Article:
The attainment gap between disadvantaged children and their better-off peers could widen by as much as 75 per cent because of the coronavirus outbreak, a senior Department for Education official has warned.
Vicki Stewart, the deputy director of the DfE’s pupil premium and school food division, told a Westminster Education Forum event on Wednesday that the pandemic and the resulting partial school closures would “almost certainly” have “a very significant impact” on the attainment gap.
We are all working very hard to think about what actions we can take to support schools in mitigating against the widening of that gap
“The predictions are stark – up to a 75 per cent widening,” she said. “We are all working very hard to think about what actions we can take to support schools in mitigating against the widening of that gap, and how, in the slightly medium longer-term, we can support schools as part of their recovery phase to narrow that gap.”
Her warning followed calls from senior MPs, led by Robert Halfon, the chair of the education select committee, for a catch-up premium to pay tutors to help to bridge the growing gap.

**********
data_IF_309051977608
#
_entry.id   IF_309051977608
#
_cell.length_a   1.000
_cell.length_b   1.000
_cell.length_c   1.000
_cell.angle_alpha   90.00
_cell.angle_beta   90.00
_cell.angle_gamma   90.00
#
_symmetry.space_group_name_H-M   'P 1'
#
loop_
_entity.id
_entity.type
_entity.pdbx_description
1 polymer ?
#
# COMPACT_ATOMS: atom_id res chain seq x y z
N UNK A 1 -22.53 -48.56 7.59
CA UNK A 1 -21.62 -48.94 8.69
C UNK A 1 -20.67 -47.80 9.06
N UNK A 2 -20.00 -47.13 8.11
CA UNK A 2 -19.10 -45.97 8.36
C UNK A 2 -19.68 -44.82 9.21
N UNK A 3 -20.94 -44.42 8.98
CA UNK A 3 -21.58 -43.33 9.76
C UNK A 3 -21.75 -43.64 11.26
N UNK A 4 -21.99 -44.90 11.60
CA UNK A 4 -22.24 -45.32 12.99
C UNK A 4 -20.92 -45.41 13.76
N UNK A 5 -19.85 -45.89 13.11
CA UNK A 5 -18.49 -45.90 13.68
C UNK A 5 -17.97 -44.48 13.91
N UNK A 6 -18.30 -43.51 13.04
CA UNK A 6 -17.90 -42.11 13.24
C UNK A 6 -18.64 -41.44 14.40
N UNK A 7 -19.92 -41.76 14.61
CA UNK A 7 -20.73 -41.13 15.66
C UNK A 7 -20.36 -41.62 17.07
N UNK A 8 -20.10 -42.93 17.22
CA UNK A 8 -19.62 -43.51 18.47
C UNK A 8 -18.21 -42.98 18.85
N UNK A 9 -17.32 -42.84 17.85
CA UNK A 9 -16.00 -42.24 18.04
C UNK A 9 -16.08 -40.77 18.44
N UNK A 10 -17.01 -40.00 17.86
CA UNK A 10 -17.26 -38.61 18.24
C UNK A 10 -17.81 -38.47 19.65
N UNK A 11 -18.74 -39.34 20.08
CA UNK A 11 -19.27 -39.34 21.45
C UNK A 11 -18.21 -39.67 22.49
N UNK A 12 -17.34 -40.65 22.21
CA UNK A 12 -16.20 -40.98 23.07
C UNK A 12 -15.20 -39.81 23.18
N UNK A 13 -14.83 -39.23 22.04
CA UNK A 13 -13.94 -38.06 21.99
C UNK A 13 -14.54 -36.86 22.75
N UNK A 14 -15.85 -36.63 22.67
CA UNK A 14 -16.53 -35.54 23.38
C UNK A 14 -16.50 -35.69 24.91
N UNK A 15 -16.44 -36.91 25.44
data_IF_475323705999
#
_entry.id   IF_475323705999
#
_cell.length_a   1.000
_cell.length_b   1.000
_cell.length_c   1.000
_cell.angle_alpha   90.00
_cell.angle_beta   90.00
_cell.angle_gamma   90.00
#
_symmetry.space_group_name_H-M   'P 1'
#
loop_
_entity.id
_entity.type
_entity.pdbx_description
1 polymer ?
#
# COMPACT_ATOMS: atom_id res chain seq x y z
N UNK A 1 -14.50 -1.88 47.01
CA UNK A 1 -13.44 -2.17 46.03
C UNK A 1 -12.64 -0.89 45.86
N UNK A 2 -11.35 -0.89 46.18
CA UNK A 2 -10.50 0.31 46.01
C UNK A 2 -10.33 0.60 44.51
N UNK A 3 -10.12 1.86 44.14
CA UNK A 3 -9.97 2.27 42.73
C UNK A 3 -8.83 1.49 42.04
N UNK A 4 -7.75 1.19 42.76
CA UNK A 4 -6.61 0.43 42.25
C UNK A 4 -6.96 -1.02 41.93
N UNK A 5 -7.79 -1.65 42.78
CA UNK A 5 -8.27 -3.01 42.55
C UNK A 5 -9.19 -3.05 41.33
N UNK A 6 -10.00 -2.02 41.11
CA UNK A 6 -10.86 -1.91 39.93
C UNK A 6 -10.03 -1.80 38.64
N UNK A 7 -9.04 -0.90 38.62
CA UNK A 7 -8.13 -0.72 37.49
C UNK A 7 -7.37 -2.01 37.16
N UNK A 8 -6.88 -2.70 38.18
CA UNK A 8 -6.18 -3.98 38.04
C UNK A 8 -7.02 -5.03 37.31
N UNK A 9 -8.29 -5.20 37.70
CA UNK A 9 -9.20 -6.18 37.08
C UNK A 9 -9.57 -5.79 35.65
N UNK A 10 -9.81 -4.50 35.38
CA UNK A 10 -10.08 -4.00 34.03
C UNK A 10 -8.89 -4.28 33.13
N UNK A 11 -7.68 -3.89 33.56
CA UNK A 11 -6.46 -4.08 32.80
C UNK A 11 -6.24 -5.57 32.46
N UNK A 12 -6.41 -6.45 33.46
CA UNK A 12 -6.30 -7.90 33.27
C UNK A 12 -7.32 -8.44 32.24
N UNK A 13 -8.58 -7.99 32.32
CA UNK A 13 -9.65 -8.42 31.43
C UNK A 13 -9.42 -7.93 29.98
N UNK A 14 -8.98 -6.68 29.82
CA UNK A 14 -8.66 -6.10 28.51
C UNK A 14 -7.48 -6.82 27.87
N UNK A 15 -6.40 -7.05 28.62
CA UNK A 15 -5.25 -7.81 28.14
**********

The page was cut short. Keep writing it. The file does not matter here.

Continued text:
Schools have been closed since March 20 to all but the most vulnerable pupils and the children of key workers.
The latest data shows that just 14 per cent of vulnerable children attended school last week and that most looked-after children and those with education, health and care plans were also not attending.
And a recent YouGov poll found 51 per cent of teachers had pupils who had “dropped out of education altogether” during lockdown, while more than 70 per cent said coronavirus would cause moderate or mild harm to their pupils’ education.
Schools Week revealed last week that four charities – the Education Endowment Foundation (EEF), Sutton Trust, Impetus and Nesta – had been in talks with the government over plans for a national tutoring pilot.
On Monday, Boris Johnson appeared to confirm ministers’ involvement, telling MPs the government was “working with the EEF and other partners to see what we can do to support the most disadvantaged and vulnerable children”.
Javed Khan, the chief executive of the Barnardo’s children’s charity, said schools would face a “huge spike in demand” for support from “hidden children” who had become vulnerable as a result of the coronavirus crisis.
“The impact of the isolation that they are living with, the mental health issues that they are now facing that they weren’t before . . . they are not being contacted because they were not in the system before this began.”